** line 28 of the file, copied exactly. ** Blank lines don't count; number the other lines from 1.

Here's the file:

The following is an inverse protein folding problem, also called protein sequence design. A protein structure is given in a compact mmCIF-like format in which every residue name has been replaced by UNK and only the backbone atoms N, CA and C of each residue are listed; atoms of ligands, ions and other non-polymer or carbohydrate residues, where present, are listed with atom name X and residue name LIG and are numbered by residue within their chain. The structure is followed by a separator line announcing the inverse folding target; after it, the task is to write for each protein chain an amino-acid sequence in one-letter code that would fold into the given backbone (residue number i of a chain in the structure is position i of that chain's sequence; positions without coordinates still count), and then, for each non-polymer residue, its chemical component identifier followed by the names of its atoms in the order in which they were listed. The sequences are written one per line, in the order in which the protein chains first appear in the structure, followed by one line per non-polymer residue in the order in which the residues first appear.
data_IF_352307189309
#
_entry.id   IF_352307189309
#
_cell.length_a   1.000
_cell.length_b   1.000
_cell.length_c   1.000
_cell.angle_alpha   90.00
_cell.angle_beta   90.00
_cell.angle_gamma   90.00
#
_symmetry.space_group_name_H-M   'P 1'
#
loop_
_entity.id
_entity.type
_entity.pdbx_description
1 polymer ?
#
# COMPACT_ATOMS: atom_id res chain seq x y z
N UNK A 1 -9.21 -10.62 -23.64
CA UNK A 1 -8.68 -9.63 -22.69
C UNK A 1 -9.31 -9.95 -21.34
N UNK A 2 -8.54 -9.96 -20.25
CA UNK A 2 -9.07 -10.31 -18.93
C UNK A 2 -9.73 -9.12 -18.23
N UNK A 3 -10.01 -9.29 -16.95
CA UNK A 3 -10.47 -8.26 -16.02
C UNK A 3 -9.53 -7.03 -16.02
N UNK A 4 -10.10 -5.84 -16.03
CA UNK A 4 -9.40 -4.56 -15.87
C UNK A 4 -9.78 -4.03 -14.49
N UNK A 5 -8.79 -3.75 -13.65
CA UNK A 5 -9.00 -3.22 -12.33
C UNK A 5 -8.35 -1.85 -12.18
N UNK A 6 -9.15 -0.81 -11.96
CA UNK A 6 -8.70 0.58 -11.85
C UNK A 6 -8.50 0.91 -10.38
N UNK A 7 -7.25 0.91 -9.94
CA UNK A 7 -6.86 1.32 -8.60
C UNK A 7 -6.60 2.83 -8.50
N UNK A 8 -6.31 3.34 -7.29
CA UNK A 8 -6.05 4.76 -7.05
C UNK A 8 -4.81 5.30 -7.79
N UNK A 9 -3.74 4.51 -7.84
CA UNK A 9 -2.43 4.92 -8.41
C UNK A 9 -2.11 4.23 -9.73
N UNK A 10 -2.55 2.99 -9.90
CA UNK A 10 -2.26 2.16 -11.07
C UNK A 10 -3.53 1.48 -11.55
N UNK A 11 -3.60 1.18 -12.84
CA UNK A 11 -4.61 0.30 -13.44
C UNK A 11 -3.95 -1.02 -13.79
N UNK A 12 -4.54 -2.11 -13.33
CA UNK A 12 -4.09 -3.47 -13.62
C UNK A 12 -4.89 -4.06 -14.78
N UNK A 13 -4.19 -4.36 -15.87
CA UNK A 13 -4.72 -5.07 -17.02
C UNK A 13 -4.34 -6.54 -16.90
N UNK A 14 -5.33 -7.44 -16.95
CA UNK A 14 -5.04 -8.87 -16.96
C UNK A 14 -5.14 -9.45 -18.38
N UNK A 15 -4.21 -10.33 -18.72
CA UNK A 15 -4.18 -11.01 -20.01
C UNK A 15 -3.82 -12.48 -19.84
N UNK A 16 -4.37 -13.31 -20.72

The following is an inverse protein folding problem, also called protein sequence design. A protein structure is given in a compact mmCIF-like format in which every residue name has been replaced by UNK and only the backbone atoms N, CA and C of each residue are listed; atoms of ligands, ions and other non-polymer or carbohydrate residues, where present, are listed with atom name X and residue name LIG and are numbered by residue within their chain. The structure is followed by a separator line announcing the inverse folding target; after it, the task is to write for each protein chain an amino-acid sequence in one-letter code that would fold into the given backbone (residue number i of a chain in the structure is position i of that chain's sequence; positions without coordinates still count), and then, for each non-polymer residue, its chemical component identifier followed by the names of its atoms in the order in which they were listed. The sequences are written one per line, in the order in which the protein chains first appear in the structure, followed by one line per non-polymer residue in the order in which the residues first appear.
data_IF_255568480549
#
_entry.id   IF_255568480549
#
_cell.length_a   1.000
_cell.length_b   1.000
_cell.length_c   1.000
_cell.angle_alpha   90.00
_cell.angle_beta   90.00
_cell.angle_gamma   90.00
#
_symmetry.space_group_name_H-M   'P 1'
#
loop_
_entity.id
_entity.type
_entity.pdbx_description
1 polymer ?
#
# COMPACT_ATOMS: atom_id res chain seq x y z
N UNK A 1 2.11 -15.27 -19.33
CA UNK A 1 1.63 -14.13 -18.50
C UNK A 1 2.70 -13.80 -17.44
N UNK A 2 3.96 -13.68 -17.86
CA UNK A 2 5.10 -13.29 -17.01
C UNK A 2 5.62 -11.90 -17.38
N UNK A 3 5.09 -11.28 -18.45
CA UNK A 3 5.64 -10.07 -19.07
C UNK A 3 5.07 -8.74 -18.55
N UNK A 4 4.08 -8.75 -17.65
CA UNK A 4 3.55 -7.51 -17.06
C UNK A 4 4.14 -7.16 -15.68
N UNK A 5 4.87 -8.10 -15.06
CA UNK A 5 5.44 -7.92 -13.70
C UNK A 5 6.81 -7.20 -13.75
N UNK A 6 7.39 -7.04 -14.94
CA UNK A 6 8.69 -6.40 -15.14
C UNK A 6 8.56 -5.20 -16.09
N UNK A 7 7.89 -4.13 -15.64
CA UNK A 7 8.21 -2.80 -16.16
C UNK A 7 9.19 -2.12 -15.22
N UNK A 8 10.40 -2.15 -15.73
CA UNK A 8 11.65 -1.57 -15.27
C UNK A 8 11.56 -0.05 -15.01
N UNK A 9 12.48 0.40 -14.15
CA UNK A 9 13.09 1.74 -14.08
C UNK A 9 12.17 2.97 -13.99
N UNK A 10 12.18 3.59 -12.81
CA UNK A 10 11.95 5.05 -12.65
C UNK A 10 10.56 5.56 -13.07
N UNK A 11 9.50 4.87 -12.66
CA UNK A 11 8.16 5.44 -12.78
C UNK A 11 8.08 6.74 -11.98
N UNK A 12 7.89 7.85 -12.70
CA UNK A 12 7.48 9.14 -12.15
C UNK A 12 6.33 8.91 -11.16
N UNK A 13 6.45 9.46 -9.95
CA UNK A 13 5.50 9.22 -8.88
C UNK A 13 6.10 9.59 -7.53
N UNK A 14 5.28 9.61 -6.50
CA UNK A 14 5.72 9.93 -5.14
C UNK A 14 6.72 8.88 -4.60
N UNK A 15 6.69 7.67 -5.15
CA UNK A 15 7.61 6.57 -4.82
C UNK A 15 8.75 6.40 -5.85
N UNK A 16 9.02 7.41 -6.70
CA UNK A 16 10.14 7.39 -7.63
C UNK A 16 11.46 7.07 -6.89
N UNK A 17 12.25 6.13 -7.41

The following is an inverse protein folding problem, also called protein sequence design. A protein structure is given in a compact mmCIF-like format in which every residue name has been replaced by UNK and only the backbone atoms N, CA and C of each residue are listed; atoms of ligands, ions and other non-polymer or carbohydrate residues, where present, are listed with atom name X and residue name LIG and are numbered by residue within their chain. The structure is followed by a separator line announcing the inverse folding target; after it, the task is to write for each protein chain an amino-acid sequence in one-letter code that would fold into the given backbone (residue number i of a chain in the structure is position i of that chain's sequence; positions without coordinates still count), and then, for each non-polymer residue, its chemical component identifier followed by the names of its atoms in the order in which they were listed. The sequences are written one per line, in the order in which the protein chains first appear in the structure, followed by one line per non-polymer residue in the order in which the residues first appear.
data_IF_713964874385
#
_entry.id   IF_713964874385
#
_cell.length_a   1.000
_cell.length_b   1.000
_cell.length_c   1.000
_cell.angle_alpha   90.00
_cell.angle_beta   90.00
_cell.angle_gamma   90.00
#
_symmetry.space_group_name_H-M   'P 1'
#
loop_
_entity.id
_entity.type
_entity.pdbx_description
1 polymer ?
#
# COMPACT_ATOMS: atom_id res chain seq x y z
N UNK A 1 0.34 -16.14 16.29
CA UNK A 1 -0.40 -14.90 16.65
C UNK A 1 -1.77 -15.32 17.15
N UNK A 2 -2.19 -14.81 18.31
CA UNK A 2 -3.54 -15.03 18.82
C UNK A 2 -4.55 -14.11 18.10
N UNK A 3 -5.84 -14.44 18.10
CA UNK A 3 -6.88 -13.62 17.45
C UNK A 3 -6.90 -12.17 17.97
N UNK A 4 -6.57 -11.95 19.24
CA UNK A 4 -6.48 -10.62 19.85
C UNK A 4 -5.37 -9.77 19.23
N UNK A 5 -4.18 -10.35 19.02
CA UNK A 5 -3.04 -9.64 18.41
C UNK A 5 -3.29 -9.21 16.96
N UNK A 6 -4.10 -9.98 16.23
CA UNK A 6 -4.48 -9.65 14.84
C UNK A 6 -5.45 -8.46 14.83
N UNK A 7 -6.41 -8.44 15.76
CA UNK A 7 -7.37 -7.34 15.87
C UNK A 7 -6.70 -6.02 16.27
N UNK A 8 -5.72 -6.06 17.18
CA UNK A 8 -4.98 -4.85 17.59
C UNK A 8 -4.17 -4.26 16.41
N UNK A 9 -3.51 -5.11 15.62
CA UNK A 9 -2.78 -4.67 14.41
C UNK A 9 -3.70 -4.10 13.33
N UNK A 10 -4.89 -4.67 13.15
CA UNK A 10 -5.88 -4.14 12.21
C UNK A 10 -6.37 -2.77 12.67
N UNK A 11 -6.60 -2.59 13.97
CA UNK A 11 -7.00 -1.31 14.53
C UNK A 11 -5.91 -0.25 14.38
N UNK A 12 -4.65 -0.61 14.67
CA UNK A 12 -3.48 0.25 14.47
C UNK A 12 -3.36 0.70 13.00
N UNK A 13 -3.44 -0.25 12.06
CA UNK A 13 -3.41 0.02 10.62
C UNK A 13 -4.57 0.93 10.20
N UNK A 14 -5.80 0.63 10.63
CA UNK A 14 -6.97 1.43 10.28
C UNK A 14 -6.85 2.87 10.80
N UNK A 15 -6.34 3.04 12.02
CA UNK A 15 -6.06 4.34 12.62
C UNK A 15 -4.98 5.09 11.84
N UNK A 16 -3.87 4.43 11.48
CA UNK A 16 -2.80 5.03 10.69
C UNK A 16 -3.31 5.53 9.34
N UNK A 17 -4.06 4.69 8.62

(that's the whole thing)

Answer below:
N UNK A 3 -10.01 -9.29 -16.95